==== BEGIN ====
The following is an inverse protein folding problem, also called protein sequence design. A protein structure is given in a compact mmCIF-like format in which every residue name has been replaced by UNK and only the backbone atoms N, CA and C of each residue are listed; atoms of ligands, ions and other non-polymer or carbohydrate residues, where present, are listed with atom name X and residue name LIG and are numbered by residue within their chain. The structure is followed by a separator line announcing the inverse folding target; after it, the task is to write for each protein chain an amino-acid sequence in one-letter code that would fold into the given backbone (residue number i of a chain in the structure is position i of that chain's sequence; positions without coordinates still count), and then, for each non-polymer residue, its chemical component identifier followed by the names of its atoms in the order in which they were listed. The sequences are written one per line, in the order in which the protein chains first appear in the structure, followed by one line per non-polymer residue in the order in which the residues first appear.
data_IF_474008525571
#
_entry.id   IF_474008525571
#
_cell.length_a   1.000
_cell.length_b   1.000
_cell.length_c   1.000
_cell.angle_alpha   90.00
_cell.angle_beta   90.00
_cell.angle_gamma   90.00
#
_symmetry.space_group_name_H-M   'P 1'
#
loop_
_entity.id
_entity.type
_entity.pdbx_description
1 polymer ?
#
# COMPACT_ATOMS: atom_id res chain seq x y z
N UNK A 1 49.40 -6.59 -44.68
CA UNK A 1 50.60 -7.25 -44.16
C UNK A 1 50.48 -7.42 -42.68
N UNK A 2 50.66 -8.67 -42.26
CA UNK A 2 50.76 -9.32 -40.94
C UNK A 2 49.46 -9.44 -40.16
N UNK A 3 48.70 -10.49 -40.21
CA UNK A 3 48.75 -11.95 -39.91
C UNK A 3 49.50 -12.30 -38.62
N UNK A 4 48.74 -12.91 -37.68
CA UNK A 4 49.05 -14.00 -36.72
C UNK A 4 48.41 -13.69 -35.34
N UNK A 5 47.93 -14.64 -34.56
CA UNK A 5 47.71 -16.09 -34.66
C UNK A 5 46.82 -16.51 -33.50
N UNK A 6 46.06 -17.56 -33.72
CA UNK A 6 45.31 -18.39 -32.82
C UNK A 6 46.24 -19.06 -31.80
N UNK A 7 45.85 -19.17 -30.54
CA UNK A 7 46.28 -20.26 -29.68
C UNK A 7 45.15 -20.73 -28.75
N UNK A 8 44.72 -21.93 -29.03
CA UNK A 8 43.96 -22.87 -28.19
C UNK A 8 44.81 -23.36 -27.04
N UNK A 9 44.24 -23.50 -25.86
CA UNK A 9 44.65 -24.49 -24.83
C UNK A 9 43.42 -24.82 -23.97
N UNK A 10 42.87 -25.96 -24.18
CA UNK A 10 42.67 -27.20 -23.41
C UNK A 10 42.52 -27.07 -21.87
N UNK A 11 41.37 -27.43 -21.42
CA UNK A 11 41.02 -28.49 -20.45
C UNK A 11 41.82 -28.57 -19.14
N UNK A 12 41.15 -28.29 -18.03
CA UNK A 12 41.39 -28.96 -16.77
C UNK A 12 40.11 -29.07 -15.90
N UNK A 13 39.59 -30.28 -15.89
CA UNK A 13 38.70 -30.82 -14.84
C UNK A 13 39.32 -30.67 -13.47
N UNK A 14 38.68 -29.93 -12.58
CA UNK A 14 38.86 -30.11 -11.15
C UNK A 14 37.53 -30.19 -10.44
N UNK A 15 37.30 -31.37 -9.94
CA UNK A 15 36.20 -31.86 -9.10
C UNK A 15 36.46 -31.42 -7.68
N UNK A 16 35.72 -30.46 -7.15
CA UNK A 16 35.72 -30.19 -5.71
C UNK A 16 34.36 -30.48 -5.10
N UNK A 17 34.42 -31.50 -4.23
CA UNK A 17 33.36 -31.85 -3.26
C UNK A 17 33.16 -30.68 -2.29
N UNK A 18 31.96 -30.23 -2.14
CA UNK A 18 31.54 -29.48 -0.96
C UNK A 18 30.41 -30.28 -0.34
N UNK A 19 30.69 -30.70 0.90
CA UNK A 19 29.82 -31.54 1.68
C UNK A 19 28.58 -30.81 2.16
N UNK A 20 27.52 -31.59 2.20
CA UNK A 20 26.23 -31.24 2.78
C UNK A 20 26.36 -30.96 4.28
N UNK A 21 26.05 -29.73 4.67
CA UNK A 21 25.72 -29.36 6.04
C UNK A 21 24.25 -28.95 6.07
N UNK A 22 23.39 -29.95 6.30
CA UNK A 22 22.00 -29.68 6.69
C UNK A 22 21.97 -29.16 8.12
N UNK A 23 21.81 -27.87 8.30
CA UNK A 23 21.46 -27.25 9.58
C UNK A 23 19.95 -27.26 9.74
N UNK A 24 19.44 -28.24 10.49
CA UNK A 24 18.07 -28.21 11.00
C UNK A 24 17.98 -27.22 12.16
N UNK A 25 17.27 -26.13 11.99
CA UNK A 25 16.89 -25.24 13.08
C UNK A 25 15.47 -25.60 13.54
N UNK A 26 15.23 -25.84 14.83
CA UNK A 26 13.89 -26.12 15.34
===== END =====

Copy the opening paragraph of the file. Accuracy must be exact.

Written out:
The following is an inverse protein folding problem, also called protein sequence design. A protein structure is given in a compact mmCIF-like format in which every residue name has been replaced by UNK and only the backbone atoms N, CA and C of each residue are listed; atoms of ligands, ions and other non-polymer or carbohydrate residues, where present, are listed with atom name X and residue name LIG and are numbered by residue within their chain. The structure is followed by a separator line announcing the inverse folding target; after it, the task is to write for each protein chain an amino-acid sequence in one-letter code that would fold into the given backbone (residue number i of a chain in the structure is position i of that chain's sequence; positions without coordinates still count), and then, for each non-polymer residue, its chemical component identifier followed by the names of its atoms in the order in which they were listed. The sequences are written one per line, in the order in which the protein chains first appear in the structure, followed by one line per non-polymer residue in the order in which the residues first appear.